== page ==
Dr Alema: “We need a national campaign against illiteracy”

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Born in 1964 in Kabul, Dr Alema has obtained a Ph.D. in Philosophy from a German university. An ardent women’s rights advocate, she founded and now heads the independent Women’s Political Participation Committee. Recently, she launched the “Who is my vote for?” campaign. Dr Alema is one of the initiators of the Afghanistan Women’s Charter.

Photo : Rooholamin Amini / Matthieu Hackière

What are the important achievements since the time of the Taliban in Afghanistan?

One of the most important achievements of this period is the approval of the Constitution. Despite its shortcomings, I believe the Constitution is worth protecting. If people start to reconsider some aspects of the Constitution, we risk losing the protections granted by the articles containing equal rights for men and women.

What gives you hope for the future?

The development of freedom of expression in Afghanistan.

What do you fear most today?

My greatest fear is that Afghanistan will go back to the ways of the past and we might lose all of the relative freedoms and achievements we have gained.

What are the biggest challenges facing Afghanistan?

The upcoming elections are very important. If the electoral process is not followed properly and fairly, Afghanistan will face major challenges in her future. Unfortunately, the ongoing insecurity poses a risk to the elections and peaceful transition of power.
Will the present-day Afghanistan allow schools to once again be closed to girls and women to be excluded from social participation, as was the case under the Taliban?
Schools are still being closed to girls today. They throw acid on girls, poison the water containers in girls’ schools, and distribute clandestine newsletters mobilizing against families of the students and teachers. These are all indirect ways of closing the schools to girls. The last few years have also seen extremely high number of teachers being killed, a serious issue which nobody is talking about.

Can you tell us about any specific occasions where the human rights of a female family member or friend were violated?

My sister was a schoolteacher and she was forced to stay at home during the time of the Taliban. One day, she was out walking with her young daughter and needed to remove her chador from her face in order to breathe properly. A group of members of the Taliban started beating her up. Her daughter had to flee into a house nearby. When the Taliban finally let my sister go, she had great difficulty finding her little girl, who was too scared to come back out of the house because she was afraid of the Taliban.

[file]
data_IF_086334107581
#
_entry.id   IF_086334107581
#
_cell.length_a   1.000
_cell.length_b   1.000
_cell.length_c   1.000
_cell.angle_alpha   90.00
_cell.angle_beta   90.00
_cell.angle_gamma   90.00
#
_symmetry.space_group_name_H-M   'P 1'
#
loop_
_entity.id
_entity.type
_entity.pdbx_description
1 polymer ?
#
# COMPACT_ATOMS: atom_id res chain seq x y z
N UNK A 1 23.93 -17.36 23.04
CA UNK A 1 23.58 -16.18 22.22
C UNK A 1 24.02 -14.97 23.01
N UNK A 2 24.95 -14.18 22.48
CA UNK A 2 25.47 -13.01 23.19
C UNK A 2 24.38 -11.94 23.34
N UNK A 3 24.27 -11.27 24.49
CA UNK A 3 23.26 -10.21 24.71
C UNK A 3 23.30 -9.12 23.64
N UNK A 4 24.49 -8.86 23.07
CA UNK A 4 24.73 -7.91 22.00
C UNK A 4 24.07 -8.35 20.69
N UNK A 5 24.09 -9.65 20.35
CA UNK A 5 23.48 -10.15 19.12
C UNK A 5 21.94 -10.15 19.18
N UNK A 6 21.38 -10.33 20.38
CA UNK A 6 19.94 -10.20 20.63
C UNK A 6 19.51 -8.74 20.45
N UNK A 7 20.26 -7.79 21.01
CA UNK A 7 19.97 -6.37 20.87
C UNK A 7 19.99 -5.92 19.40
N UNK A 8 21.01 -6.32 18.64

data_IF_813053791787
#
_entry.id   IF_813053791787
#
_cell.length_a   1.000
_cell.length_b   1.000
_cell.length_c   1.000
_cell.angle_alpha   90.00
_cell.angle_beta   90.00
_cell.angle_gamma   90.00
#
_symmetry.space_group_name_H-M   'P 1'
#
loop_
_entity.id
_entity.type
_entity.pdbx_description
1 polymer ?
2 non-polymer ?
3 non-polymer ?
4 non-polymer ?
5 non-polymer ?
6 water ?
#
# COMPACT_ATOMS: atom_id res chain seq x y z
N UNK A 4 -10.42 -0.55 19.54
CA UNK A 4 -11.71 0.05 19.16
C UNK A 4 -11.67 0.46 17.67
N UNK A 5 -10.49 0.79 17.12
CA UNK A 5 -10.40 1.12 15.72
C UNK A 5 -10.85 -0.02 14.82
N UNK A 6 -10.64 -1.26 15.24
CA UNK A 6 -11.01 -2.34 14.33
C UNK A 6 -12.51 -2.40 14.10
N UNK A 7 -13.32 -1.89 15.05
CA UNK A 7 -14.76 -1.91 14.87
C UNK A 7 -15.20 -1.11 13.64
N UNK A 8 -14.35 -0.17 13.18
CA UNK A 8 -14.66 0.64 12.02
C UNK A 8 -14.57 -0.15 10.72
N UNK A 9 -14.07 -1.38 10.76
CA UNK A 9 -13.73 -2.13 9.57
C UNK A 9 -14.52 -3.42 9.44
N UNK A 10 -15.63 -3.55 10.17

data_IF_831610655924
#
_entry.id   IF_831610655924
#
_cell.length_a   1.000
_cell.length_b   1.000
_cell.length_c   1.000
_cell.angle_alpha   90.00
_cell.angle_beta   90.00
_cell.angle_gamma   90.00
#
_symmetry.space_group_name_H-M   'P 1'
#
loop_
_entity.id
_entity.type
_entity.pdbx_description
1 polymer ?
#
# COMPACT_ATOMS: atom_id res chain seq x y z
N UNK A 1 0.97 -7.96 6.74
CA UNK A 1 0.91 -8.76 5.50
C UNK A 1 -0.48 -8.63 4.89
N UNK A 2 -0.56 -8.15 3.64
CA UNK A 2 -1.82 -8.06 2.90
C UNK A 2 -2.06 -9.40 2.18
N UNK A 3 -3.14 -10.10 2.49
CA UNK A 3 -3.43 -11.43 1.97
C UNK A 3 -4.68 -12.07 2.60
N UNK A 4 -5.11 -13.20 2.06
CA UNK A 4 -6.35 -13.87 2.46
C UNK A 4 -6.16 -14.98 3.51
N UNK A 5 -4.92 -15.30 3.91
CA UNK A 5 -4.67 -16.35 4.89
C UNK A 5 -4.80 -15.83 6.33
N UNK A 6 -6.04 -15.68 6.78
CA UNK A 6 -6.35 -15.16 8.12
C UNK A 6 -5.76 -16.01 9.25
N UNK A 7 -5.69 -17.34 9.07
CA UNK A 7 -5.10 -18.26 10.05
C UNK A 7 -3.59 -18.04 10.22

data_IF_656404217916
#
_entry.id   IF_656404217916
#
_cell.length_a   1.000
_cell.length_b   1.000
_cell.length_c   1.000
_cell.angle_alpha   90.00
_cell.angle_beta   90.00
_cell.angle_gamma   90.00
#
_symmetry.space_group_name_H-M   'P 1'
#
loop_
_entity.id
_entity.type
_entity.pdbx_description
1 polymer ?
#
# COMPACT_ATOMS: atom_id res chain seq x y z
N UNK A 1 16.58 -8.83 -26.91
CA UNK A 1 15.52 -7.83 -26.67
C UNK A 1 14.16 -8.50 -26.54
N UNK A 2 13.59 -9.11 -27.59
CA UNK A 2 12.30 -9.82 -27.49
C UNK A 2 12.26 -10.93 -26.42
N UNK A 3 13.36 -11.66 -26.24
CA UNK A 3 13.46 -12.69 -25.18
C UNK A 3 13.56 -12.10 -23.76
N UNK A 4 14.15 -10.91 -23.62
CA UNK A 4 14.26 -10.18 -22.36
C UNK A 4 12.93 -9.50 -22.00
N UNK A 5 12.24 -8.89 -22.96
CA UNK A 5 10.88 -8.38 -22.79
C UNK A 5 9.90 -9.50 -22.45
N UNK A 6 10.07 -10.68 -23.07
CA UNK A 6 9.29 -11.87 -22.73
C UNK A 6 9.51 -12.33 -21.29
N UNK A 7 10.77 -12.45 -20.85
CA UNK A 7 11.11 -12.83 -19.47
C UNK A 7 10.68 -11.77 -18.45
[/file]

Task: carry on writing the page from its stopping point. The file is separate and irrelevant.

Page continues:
Which factors deter women’s participation in social, economic, political and cultural spheres?

A major factor is our traditional and patriarchal society. Religion has unfortunately become mixed up with tradition. There are some customs in our society which are very offensive to women: even though they have no basis in religion, they are assumed to be part of the ‘Islamic culture’. Furthermore, the prevailing social, political and economic structures have always put power exclusively in the hands of men. Our statesmen do not stand for religious and human values.

What are the major demands of women?

We need a national campaign against illiteracy. By fighting illiteracy, we will move towards education and enlightenment. This should be a campaign for everybody, and especially for women.

Also, women must be involved in politics and in particular be given the responsibility of serious political posts if men and women are truly to be equal citizens.

If you had a daughter, what would you wish for her?

I would wish for her to have the opportunity for growth and education as an equal citizen. As a mother, I would do everything in my power to prevent her from experiencing the gender-based and sexual violence that we have experienced.

What have you done in your personal and professional life to fight against obstacles to women’s participation in Afghanistan?

I have always tried to influence my family members to move in the direction of women’s rights: to allow their daughters to go to school and to have the opportunity for higher education. With respect to getting married, I try to convince them to allow their daughters to wait until they are older and to at least observe the legal age for marriage.
I was living in Germany while the Taliban were ruling Afghanistan. We established the Solidarity Committee with the Women of Afghanistan and collected more than 10,000 influential signatures. I also took part in various meetings in the German cities and spoke about the conditions faced by women in Afghanistan.

"Unveiling Afghanistan, the Unheard Voices of Progress" is a campaign by Armanshahr/OPEN ASIA and FIDH, which explores views held by Afghan civil society actors. Over 50 days, 50 influential social, political, and cultural actors hope to spark conversation and debate about building a society that is inclusive of women’s and human rights in Afghanistan.

Follow "Unveiling Afghanistan, the Unheard Voices of Progress" on the Huffington Post

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